Trauma and PTSD
Experiencing or witnessing a traumatic event might make you question your safety, security and sense of control. If these feelings persist over time, you (or someone you love) may have PTSD.
What is PTSD?
As its name suggests, Post-Traumatic Stress Disorder (PTSD) is mental health condition that can develop after experiencing or witnessing a traumatic event. What constitutes trauma varies from person to person, but the common defining thread is a fear that your life or others’ lives are in danger.
- Combat exposure
- Child sexual or physical abuse
- Terrorist attack
- Sexual or physical assault
- Serious accident, like a car wreck
- Natural disaster, like a fire, tornado, hurricane, flood, or earthquake
What are the symptoms of PTSD?
PTSD symptoms usually start soon after the traumatic event, but they may not appear until months—or even years—later. While the symptoms may come and go, if they persist for more than four weeks, cause you great distress, or interfere with your personal or professional life, it may be time to consider treatment.
The symptoms of PTSD fall into four general categories:
1. Reliving the event (also called re-experiencing symptoms)—You may have bad memories or nightmares. You even may feel like you're going through the event again. This is called a flashback.
2. Avoiding situations that remind you of the event—You may try to avoid situations or people that trigger memories of the traumatic event. You may even avoid talking or thinking about the event.
3. Negative changes in beliefs and feelings—The way you think about yourself and others may change because of the trauma. You may feel fear, guilt, or shame. Or, you may not be interested in activities you used to enjoy. This is another way to avoid memories.
4. Feeling keyed up (also called hyperarousal)—You may be jittery, or always alert and on the lookout for danger. Or, you may have trouble concentrating or sleeping.
Other issues can occur alongside, or as a result of PTSD, impacting your career and relationships. Examples include:
- Feelings of hopelessness, shame, or despair
- Depression or anxiety
- Substance abuse (drinking or drug addictions)
- Chronic pain or other physical symptoms
Because they are often related, treatment for PTSD will also address these other issues. The coping skills you learn in treatment can be applied to both PTSD and these coexisting problems.
What causes PTSD?
While most people who experience or witness a traumatic event will likely feel some stress-related symptoms during or after the event, not everyone will develop PTSD.
Some of the factors that determine whether or not you develop PTSD include:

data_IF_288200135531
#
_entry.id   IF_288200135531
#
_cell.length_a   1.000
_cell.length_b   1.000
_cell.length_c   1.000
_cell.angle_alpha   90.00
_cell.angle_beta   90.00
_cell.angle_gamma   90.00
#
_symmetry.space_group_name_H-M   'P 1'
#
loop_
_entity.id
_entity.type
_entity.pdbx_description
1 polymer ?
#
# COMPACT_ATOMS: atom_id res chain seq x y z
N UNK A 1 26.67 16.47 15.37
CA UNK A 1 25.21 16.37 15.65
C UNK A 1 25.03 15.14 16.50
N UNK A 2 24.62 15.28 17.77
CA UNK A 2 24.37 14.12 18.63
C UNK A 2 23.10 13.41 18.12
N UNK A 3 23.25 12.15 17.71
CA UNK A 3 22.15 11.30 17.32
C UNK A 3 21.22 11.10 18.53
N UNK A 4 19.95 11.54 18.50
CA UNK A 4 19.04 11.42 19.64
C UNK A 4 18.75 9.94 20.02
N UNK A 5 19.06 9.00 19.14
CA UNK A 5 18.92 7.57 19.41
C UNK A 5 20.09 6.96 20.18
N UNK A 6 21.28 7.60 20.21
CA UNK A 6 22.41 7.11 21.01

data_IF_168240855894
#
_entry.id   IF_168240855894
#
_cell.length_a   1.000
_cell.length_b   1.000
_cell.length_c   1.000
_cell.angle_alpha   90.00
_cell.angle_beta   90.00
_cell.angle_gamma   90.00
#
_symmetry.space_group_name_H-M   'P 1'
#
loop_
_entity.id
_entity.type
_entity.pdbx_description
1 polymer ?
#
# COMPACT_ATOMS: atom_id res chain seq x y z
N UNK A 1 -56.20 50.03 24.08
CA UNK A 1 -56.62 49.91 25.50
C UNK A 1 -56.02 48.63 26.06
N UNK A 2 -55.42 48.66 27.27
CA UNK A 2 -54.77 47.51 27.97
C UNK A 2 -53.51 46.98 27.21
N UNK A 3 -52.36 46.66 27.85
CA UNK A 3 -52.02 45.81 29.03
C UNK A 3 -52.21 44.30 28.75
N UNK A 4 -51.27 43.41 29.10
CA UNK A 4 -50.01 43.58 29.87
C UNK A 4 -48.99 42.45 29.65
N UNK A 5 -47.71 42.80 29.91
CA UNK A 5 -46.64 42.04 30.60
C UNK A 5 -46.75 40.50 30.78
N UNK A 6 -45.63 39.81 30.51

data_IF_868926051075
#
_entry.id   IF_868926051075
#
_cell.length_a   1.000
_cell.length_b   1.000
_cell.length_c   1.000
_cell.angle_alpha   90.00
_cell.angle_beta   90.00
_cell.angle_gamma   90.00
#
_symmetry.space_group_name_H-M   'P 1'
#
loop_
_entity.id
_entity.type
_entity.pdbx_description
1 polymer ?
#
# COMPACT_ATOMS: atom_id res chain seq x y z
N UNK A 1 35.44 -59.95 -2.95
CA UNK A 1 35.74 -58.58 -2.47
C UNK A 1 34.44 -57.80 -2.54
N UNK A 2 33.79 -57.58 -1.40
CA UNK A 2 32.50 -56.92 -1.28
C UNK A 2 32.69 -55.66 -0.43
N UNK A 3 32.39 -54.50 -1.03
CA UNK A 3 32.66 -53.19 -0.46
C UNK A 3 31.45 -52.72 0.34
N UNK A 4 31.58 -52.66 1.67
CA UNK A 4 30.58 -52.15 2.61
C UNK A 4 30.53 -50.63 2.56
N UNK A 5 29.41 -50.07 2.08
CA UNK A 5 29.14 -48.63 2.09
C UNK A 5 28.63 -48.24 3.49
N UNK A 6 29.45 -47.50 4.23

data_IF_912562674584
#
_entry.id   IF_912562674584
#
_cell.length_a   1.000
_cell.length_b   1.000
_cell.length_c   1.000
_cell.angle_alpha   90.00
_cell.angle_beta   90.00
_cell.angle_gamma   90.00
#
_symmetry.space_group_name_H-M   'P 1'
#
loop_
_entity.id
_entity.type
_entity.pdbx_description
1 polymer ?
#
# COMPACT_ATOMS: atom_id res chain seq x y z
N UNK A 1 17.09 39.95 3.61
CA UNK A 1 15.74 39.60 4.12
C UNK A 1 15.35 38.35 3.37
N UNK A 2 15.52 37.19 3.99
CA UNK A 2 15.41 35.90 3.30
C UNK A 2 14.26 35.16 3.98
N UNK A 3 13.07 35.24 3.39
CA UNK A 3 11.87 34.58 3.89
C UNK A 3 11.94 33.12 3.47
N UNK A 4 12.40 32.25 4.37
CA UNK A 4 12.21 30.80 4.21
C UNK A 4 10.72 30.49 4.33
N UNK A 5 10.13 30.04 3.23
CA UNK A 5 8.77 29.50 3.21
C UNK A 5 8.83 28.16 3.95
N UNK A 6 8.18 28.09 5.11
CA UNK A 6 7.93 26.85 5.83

- How intense the trauma was or how long it lasted
- If you were injured or lost someone important to you
- How close you were to the event
- How strong your reaction was
- How much you felt in control of events
- How much help and support you got after the event
Can children have PTSD?
Children can also experience PTSD. As children get older, their symptoms tend to be more similar to those of adults. Depending on their age, children may also exhibit other symptoms specific to their age group, including:
- Children age birth to age 6 may get upset if their parents are not close by, have trouble sleeping, or suddenly have trouble with toilet training or going to the bathroom.
- Children age 7 to 11 may act out the trauma through play, drawings, or stories. Some have nightmares or become more irritable or aggressive. They may also want to avoid school or have trouble with schoolwork or friends.
- Children age 12 to 18 have symptoms more similar to adults: depression, anxiety, withdrawal, or reckless behavior like substance abuse or running away.
What is the treatment for PTSD?
Dealing with painful memories can be difficult. It might be impossible to imagine feeling comfortable discussing them. But ignoring them won’t make them disappear. Keeping your feelings bottled up often manifests in other symptoms.
Treatment for PTSD can help you manage its symptoms so that they no longer interfere with living your best life. Sometimes, treatment involves the use of medication, prescribed by a psychiatrist or other medical doctor, in conjunction with psychotherapy, or counseling.
Therapy allows you to explore your feelings in a safe environment. You’ll be guided by trained professionals who facilitate a deeper understanding of your emotions and teach you new ways to cope.
At Ambre Associates, our therapists all have a strong base in psychodynamic thought and practice. This foundation helps us better understand our patients’ unconscious dynamics. What does that mean for you? We go beyond simply treating your symptoms. We equip you with the awareness, understanding and tools to make lasting changes that can transform your life.
No matter what you’ve experienced in the past, the good news is that there is hope. You can feel better.
It’s time to live the life you deserve.
If you think you might be suffering from PTSD and would like to learn more about treatment with one of our qualified trauma therapists, please contact us by submitting this form, or by phone at 847-729-3034. We’ll be happy to answer any questions you might have.